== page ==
My interest in tiny houses preceded my intention to pay scholarly attention to their emancipatory potential. Like so many of my now participants, I was just poor and indignant at a housing system that appeared to be rigged. I was born poor, but I worked hard at becoming indignant.
What was, for a long time, an ambient background sensation of being aggrieved, gradually transmuted throughout the course of my education into a focussed, rational, and empirically evidenced chagrin. I owe a great deal to critical theorists such as Herbert Marcuse, Juliet Schor, Kate Raworth, and David Frayne. These writers and many more gave me the language to understand my own situation, whilst the relentless creative urge of my artist mother gave me the belief in the possibility of making something different, and better.
My partner and I consider buying a bus to renovate into a home. But where would we put it? We can’t afford to buy both land and a bus. We can’t find anyone who will rent us the land. Drat. We pool our life savings and buy a tiny end-terrace in the cheapest part of the city. We buy this house thinking that once we have saved enough money, we could park the bus on the driveway whilst we renovate it into a home. The house is on a main road and two of our cats are killed in the first year. We believe it is our duty as their guardians to move somewhere safer. Bus plans are scrapped. Double drat. However, I am now so convinced of the potential of tiny houses to speak to an intersection of social ills that I begin a PhD to find out more.
We move onto a cul-de-sac and we have a garden; new tiny house plans are afoot. As soon as we are granted planning permission for the glorified 5mx5m shed that will become our preliminary foray into experimenting with tiny living, we instantly ransack our garden, filling it will timbers and mud but mostly mud.
Whilst building the insulated timber base, I briefly consider abandoning my burgeoning career as a researcher to become a B&Q stock image model.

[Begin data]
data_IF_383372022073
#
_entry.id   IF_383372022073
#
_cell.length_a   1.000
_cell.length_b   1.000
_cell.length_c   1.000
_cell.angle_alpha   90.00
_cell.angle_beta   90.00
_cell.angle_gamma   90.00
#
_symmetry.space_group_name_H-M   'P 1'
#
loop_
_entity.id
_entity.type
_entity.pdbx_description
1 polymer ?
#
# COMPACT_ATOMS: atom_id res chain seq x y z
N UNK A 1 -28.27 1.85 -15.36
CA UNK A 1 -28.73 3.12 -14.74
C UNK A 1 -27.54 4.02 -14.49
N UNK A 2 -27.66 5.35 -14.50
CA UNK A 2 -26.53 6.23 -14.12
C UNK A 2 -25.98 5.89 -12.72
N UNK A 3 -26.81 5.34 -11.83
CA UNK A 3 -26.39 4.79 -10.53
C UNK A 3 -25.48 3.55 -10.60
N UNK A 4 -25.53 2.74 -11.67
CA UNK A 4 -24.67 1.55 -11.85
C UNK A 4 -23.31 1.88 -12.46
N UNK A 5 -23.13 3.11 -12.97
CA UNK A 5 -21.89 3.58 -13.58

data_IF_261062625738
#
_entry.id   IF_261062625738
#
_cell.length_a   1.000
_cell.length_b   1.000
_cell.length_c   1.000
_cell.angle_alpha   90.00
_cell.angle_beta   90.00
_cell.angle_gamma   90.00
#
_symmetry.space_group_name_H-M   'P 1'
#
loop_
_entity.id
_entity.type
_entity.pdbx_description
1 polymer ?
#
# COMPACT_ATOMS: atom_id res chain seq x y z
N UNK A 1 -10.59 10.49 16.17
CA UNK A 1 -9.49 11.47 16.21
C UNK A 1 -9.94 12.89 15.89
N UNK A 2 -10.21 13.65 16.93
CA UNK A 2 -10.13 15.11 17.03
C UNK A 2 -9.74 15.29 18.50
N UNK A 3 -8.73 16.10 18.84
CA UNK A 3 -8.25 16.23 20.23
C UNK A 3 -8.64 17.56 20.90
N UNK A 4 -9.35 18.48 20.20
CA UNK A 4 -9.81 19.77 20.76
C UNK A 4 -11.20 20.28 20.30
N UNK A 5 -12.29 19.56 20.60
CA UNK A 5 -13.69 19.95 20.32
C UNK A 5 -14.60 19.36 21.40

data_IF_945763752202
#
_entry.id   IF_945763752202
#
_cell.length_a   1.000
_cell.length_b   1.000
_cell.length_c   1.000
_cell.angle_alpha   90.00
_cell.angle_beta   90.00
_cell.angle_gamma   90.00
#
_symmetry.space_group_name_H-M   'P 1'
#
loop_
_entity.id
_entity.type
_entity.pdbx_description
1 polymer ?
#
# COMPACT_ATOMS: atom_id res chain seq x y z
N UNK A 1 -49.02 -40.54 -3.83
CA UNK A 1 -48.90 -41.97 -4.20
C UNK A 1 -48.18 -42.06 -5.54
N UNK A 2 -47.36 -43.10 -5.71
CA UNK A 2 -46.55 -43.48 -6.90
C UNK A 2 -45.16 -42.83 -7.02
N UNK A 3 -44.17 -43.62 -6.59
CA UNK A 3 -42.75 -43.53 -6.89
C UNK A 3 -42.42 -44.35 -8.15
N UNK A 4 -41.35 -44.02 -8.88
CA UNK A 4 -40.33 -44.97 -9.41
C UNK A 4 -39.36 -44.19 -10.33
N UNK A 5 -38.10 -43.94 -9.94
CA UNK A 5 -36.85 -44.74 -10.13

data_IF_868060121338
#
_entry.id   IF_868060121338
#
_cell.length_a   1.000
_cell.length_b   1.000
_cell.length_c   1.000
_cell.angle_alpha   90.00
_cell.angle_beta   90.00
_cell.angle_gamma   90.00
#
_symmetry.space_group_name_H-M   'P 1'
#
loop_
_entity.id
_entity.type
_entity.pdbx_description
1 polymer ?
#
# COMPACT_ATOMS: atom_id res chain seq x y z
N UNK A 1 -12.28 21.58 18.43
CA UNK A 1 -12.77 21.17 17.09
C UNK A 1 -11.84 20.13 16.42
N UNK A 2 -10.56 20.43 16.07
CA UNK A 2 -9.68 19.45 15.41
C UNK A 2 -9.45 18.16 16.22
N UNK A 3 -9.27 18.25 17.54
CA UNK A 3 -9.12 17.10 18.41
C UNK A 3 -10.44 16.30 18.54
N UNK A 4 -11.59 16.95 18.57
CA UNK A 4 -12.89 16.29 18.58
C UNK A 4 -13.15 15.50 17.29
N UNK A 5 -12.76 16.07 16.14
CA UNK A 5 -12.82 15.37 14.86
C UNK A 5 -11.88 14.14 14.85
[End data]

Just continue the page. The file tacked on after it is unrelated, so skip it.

Everything takes approximately five-million times longer to do than we anticipate. We are lucky that we can save money for a few months in order to be able to move on to the next task, and repeat. I accidentally hang some joists upside down and have to pry apart the jiffy-hangers with a claw hammer.
Our rescue cat, Vlad, acts as foreman on site. He informs us that we are slothenly feckless ingrates who are dallying on the job. We agree to work harder.
We are reminded of the immense power of sharing and collaboration when so many of our friends give up their time to help us. Some cook lunch whilst we work, some lend tools, some lend labour and rallying cries that We Can Do It. We all dress as lumberjacks just in case it improves our skill level. It doesn’t, and we have to take the same wall down three times before we get it right.
Like so many of the projects we all have, the cabin remains unfinished. Its half-alive status reminds us of the latent potential and transformative power that lies in ideas, creativity, and friendship. The latent potential that housing itself contains to be a site of social justice, environmental sustainability, and psychological rejuvenation.